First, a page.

Urban Conflict Mitigation by Wildlife SOS

August 20, 2019 | By wildlife@dmin

Historically, leopards, antelopes, jackals have inhabited the landscape of Delhi. Over hundreds of years the Aravalli Range that enters Delhi from Gurgaon and terminates on the eastern borders at Yamuna River has been their natural habitat. They have cohabited the forest fringes in close proximity to humans. Till even 30 years ago, the Aravalli has been home to the city’s wildlife. They have adapted to habitat modification and have grown dependent on easily available prey such as dogs, cattle or other domestic animals. They even navigate through the same roads and pathways that are tread by thousands of people during the day.

Ever since the 1970s, Delhi has seen unmitigated encroachment, habitat destruction and a boom in the mining and construction industry. The city’s wildlife has either disappeared or found other ways to survive, which means many a times these ‘urban wild animals’ are found in homes and offices and create furore and fear amongst people.

Public and private transport, rapidly increasing roads, highways, metro tunnels and underpasses have drastically displaced several other -animals. Rodents, frogs and snakes that till recently lived in their natural burrows — now inhabit networks of underground drainages like sewers. Niglais (Blue bulls) were a common sight in Noida along the Noida-Dadri road till the 1980s. With the construction boom – their sighting is quite rare now. Many species of ants, vermin and birds (particularly the common sparrow and cuckoos) once a part of people’s everyday living have disappeared similarly. Before entering Delhi, the Yamuna River is home to turtles, different species of fish, crocodiles, water snakes and aquatic plants and algae. Owing to Delhi’s industrial and domestic effluents and bilge, the river starts to die upon entering Delhi at its northern borders. Except during -heavy monsoons, it flows as a large effluents-drain with no aquatic life. Most of the ponds and lakes have been filled up and encroached upon by humans. Like animals, birds and vermin, aquatic life in the city has practically disappeared.

Two baby monkeys 10 and 20 day old rescued by our 24 hour rescue helpline 

To help mitigate man-animal conflict situations – Wildlife SOS started – a 24 hour animal rescue hotline in the Delhi National Capital Region (NCR), nearly two decades ago. The city’s Police Control Room, Administration Department and Forest Department know that they can count on Wildlife SOS to respond efficiently and safely to calls for help and so they also divert any Wildlife Rescue calls they receive to our team in these respective cities.

According to Delhi Government’s Statistical Abstract 2016, the overall population density of Delhi now stands at 11,320 persons per square kilometre. It is higher as compared to other States and Union Territories. With an area of 1,483 square kilometres and 42,61,423 urban and rural households it is clearly an issue of last ditch survival for Delhi’s animal inhabitants. The question arises… if not man, then who is to blame?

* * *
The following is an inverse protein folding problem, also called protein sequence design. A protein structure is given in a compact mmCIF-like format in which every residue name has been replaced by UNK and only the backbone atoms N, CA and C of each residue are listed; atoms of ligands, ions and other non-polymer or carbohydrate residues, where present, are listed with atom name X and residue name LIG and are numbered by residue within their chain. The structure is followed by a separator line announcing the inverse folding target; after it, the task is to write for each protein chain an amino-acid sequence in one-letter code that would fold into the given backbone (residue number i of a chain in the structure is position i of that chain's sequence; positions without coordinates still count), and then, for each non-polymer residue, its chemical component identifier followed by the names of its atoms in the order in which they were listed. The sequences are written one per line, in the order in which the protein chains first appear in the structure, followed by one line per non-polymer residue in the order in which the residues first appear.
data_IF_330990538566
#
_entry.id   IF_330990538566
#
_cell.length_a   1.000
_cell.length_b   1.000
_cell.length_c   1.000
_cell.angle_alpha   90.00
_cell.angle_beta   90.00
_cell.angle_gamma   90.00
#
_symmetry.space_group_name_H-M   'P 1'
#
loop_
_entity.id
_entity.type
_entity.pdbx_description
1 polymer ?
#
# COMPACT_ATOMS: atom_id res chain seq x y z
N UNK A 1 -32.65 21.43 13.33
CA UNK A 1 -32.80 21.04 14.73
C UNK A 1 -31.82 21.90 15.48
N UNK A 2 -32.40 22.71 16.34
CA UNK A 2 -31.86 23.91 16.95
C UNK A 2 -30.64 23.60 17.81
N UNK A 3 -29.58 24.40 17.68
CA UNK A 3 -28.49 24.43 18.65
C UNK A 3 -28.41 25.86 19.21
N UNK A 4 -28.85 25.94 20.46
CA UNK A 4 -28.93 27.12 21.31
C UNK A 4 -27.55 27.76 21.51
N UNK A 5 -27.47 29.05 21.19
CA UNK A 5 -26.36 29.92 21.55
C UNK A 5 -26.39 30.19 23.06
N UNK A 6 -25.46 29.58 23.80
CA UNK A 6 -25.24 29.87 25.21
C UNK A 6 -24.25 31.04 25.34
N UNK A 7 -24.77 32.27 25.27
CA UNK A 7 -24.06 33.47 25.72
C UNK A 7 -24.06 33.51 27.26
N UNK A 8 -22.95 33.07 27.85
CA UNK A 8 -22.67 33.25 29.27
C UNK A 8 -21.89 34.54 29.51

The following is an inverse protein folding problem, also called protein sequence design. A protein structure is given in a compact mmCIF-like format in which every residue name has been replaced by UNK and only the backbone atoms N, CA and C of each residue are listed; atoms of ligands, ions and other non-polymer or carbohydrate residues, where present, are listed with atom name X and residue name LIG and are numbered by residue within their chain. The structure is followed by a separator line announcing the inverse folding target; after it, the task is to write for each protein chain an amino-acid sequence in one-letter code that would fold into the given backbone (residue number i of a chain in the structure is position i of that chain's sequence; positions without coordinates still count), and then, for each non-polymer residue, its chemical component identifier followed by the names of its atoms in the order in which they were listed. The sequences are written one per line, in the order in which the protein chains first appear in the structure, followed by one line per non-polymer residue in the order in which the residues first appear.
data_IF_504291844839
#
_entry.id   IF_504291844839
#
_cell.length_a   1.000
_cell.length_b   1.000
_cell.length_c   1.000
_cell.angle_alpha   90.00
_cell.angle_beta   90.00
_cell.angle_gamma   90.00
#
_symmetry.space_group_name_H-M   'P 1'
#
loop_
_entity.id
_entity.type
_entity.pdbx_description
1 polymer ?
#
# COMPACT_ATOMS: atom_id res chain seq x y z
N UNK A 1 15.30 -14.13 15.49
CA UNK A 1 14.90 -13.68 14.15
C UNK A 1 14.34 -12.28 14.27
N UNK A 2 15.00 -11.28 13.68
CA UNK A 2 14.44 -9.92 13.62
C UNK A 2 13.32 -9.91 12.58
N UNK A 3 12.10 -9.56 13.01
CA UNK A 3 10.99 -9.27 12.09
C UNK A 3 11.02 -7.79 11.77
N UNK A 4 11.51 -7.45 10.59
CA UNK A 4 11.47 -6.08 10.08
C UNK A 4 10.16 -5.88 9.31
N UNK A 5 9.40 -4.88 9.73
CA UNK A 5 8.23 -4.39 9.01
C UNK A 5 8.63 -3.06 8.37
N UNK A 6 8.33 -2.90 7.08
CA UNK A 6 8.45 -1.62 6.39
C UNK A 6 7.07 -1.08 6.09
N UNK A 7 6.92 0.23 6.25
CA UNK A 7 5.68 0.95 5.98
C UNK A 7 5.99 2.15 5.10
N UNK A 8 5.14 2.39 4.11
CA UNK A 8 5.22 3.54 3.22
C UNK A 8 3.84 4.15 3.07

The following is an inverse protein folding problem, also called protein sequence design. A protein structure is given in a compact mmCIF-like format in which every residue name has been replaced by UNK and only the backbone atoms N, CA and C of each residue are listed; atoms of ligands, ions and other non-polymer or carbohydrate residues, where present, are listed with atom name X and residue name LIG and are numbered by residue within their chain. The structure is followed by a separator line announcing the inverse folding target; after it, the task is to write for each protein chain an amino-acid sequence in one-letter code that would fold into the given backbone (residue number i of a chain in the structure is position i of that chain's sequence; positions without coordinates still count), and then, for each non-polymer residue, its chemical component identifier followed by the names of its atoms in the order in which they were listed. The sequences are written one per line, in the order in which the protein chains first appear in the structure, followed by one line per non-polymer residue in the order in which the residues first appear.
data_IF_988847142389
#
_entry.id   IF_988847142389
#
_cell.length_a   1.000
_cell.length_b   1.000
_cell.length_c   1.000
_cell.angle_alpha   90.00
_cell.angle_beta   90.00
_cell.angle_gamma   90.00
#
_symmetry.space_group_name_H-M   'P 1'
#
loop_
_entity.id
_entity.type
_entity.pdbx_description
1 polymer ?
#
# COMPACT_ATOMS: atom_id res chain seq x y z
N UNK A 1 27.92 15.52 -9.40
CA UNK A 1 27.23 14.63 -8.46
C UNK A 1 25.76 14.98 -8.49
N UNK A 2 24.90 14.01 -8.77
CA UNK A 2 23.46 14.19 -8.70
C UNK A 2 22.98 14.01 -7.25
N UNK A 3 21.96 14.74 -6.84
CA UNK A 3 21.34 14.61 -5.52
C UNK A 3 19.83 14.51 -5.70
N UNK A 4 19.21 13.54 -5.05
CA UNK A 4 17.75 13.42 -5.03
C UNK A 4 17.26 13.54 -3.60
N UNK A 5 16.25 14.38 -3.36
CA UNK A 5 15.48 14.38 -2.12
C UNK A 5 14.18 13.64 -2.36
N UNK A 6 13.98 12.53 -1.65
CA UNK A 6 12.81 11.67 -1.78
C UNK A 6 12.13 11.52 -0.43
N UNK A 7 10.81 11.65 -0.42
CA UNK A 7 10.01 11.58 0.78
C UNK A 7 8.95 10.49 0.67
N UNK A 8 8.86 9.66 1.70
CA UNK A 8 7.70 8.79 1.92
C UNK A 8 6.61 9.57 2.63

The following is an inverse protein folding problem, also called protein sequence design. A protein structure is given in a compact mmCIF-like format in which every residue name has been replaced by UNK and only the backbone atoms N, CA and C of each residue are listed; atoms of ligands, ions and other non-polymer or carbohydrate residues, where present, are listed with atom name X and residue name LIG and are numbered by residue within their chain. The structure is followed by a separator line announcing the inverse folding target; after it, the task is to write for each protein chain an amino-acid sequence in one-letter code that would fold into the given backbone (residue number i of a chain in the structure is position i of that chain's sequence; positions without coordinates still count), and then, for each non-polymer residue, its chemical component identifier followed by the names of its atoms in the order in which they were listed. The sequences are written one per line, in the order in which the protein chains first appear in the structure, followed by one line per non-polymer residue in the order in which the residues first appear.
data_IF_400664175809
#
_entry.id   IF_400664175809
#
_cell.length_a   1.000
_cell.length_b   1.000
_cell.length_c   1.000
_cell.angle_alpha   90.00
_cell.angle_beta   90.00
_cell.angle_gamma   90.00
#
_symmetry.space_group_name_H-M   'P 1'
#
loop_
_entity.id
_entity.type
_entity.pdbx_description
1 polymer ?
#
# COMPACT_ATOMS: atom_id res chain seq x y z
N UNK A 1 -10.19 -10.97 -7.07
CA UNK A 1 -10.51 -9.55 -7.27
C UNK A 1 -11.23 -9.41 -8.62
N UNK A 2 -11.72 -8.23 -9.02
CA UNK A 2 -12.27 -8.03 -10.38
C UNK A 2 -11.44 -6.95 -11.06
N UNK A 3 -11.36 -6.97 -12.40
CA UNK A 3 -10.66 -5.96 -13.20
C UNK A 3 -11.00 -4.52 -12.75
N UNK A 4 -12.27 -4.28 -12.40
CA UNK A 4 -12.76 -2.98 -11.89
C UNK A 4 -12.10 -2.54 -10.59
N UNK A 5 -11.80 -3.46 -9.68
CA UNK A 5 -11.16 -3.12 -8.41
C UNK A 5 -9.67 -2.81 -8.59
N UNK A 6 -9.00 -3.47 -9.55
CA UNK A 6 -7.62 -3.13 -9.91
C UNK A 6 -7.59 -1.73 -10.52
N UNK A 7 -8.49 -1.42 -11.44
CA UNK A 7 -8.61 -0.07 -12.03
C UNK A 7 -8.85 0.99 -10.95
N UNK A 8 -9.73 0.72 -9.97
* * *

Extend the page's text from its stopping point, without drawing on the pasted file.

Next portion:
20 day old baby hog deer rescued from highway near Mathura

Wildlife SOS addresses 300 Reptile Rescue calls every month. Our rescue team includes experienced snake handlers who are equipped with snake hooks and -transport carriers to ensure that every reptile is rescued in the most efficient and professional manner ensuring minimal stress to the animal and the people involved. This only goes to show how over the last twenty years we have just covered the tip of the iceberg. People have slowly – started to understand that these animals are not trying to harm them- but are just looking for shelter as they have no place else to go. While, we are thrilled with the growing number of calls each day, we know we still have a long way to go. Our long-term plan is for people to understand (through various workshops and programs) that we can co-exist peacefully with other species.

In the unmitigated quest for development, humans have encroached or fragmented forests and other habitats of Delhi’s wildlife. With both mutually threatened, animals and humans are now in a no-win situation. There is the pressing need to alter the human mode of living. Join hands with Wildlife SOS today and help make a difference. The need of the hour is to help save the voiceless. Volunteer with Wildlife SOS and help better the lives of rescued sloth bears, elephants and leopards amongst the many animals. The time to be a hero in an animals’ life is NOW!

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